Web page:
Commersonia salviifolia

Family: Malvaceae

Commersonia salviifolia is a member of the Malvaceae family and was previously known as Rulingia salviifolia. In 2011 all Rulingias were moved into the Commersonia genus.

C. salviifolia is a medium, spreading shrub. Leaves are up to 12 centimetres long, two centimetres wide, mid green above with a dense covering of white hairs beneath. Juvenile growth is white-hairy beneath.

Flowers are white, one centimetre across and held in clusters. Spring is the main flowering period and at this time blooms are both conspicuous and profuse. Foliage and flowers are attractive features.

This attractive shrub is found in far northern NSW and southeast Queensland. The species has limited distribution but, at least in NSW, a population is protected in a reserve.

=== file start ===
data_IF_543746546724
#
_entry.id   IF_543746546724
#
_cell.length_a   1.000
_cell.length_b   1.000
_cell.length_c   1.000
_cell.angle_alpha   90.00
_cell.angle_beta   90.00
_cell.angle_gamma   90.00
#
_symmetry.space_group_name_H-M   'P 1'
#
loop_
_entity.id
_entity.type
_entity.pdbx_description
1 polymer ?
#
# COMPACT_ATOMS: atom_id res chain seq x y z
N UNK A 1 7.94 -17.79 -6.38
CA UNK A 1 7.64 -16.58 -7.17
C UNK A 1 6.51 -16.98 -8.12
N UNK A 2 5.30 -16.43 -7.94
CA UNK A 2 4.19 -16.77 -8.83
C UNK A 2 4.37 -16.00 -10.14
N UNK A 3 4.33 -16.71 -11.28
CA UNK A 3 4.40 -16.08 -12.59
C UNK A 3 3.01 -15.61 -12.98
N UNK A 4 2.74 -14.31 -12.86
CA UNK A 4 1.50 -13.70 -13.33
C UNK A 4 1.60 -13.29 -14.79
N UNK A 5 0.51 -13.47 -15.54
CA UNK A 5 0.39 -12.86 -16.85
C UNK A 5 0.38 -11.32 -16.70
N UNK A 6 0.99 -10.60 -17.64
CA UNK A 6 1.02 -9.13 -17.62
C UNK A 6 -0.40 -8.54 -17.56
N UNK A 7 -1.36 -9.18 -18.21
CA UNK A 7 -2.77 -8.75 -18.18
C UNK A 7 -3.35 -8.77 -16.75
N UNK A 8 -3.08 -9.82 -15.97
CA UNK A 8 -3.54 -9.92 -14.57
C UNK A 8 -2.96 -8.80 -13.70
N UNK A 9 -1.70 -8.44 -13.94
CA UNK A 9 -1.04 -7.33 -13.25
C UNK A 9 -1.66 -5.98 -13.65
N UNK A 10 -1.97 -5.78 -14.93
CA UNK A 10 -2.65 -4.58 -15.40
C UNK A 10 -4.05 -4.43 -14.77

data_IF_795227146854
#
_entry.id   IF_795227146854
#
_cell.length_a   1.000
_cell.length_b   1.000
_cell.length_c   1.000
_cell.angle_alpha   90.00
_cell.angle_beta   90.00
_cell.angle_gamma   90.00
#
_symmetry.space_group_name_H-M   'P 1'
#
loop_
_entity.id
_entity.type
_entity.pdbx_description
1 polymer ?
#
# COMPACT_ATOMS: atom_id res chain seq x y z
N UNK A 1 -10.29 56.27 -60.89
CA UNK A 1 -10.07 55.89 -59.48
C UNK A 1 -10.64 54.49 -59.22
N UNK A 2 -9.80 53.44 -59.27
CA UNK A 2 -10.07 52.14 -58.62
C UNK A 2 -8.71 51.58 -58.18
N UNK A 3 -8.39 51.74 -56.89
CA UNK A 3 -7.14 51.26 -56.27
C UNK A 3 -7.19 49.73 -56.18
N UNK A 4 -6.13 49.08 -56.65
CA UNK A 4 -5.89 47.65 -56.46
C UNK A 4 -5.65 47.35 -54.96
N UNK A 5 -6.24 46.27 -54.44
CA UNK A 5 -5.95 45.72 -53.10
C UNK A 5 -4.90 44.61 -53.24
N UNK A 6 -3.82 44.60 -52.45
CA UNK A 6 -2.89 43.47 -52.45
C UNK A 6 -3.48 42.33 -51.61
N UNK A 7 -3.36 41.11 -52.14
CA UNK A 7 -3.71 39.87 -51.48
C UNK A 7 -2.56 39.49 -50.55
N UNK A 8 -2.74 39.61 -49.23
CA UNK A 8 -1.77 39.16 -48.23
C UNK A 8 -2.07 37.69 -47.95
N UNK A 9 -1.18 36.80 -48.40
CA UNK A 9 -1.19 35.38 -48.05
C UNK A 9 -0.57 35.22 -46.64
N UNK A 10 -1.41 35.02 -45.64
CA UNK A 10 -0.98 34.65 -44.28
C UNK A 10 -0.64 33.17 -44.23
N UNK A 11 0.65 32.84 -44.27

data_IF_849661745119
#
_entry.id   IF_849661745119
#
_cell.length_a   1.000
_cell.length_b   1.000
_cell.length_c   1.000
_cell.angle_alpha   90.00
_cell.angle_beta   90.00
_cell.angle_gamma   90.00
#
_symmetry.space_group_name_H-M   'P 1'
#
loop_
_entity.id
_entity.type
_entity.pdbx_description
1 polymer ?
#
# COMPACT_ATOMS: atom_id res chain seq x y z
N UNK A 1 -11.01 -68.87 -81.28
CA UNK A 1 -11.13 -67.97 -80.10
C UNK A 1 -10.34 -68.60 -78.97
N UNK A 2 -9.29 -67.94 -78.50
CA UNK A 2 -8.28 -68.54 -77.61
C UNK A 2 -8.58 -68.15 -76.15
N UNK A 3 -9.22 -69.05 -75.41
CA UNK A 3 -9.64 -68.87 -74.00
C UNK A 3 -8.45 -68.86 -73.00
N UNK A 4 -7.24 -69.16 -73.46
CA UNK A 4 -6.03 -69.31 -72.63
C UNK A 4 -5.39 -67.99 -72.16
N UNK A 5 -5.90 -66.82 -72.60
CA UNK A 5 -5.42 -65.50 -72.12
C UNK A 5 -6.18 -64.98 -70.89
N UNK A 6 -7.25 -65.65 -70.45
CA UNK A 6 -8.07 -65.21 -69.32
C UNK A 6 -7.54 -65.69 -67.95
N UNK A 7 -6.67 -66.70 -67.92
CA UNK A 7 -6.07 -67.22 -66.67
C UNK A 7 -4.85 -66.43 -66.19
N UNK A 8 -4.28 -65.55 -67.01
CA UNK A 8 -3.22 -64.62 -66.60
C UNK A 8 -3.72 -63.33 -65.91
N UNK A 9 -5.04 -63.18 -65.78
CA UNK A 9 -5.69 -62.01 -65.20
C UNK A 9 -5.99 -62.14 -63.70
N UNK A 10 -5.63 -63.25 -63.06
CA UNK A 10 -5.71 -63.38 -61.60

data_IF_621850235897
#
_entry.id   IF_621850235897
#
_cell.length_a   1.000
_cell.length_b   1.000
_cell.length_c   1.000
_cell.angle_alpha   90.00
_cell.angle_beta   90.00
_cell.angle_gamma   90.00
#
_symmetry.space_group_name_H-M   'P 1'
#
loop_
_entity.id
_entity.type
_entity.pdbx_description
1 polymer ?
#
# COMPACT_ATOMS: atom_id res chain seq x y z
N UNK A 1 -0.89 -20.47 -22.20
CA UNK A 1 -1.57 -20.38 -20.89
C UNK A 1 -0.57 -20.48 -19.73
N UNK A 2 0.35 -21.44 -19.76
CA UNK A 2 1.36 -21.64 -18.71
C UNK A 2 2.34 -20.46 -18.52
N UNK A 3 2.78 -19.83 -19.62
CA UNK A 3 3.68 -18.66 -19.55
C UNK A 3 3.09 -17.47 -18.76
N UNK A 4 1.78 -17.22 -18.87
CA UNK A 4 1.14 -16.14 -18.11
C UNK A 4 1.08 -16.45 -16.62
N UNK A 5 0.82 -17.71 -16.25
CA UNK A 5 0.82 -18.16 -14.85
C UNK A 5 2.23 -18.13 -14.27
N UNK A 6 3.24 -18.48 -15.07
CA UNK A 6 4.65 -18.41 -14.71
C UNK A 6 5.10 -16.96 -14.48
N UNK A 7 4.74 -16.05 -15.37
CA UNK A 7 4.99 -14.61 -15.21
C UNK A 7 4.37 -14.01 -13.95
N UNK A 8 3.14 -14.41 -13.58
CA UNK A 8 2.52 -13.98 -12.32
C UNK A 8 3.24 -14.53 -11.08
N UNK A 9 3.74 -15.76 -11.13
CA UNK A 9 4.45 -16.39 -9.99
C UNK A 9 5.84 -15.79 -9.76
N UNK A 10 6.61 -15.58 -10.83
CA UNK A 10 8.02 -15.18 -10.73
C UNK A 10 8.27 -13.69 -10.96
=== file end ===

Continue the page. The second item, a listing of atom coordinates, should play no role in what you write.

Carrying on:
In the garden

C. salviifolia is an eye-catching shrub that, once established, has proved to be drought tolerant and frost hardy. Unfortunately the species is not readily available. We bought ours from a native nursery near Bellingen, northern NSW.

The species is worth cultivating for two reasons. Firstly it is a free flowering, hardy shrub and secondly, C. salviifolia should be brought into cultivation to ensure the lone term survival of the species.


Propagate from cuttings that take root rapidly.

Other information

The genus is named after P. Commerson, 18th century French doctor and naturalist whilst the species name means with leaves similar to those of the Salvia genus.

By Warren and Gloria Sheather